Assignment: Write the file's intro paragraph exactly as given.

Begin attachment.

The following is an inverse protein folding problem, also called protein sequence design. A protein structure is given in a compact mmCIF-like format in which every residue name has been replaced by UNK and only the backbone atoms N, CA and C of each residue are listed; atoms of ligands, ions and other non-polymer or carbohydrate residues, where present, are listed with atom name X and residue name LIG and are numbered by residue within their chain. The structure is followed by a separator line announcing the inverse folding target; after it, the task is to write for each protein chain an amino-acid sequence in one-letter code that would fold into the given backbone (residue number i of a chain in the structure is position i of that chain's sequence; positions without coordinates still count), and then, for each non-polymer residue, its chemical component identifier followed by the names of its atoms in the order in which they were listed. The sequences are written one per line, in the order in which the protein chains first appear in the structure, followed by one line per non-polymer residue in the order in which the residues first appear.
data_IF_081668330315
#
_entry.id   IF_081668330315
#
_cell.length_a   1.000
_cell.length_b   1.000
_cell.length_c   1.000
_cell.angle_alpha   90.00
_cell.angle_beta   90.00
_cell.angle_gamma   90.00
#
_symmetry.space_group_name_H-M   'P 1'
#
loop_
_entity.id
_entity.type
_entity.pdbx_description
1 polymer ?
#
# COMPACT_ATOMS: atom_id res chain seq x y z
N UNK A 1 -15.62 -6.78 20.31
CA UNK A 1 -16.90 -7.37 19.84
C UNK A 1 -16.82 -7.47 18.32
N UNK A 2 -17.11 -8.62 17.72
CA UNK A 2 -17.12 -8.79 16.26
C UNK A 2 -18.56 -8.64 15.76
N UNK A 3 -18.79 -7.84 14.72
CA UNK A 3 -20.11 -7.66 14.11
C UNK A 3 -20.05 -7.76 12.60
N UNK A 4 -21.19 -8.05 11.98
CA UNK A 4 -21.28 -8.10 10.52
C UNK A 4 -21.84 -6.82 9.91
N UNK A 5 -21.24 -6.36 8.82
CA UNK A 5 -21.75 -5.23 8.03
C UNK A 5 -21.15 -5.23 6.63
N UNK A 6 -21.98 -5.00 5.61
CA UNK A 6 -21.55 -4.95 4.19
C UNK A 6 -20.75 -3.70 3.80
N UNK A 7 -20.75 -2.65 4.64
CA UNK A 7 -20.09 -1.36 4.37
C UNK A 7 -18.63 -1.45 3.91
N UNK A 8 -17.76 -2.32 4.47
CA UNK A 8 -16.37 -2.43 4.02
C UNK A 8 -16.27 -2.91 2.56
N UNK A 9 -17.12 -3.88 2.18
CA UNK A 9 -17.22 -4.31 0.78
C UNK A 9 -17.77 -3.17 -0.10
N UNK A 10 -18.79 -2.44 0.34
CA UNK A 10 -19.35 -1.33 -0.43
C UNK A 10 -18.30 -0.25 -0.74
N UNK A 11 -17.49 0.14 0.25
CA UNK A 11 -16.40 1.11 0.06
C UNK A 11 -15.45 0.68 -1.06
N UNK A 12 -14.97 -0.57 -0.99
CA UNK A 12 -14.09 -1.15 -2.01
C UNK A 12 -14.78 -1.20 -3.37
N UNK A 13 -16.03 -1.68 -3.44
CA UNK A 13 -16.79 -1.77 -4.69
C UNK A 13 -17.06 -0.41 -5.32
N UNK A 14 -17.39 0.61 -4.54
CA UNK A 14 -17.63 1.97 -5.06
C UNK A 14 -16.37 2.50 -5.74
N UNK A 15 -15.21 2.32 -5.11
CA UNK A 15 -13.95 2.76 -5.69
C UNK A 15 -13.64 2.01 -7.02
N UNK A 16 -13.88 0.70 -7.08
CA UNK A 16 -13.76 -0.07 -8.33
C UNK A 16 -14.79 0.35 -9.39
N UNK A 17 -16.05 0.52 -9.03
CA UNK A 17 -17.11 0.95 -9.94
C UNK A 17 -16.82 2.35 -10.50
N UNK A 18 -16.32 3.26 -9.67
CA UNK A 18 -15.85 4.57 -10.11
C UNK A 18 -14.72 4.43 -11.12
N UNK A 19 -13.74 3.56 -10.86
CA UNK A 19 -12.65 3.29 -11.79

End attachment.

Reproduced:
The following is an inverse protein folding problem, also called protein sequence design. A protein structure is given in a compact mmCIF-like format in which every residue name has been replaced by UNK and only the backbone atoms N, CA and C of each residue are listed; atoms of ligands, ions and other non-polymer or carbohydrate residues, where present, are listed with atom name X and residue name LIG and are numbered by residue within their chain. The structure is followed by a separator line announcing the inverse folding target; after it, the task is to write for each protein chain an amino-acid sequence in one-letter code that would fold into the given backbone (residue number i of a chain in the structure is position i of that chain's sequence; positions without coordinates still count), and then, for each non-polymer residue, its chemical component identifier followed by the names of its atoms in the order in which they were listed. The sequences are written one per line, in the order in which the protein chains first appear in the structure, followed by one line per non-polymer residue in the order in which the residues first appear.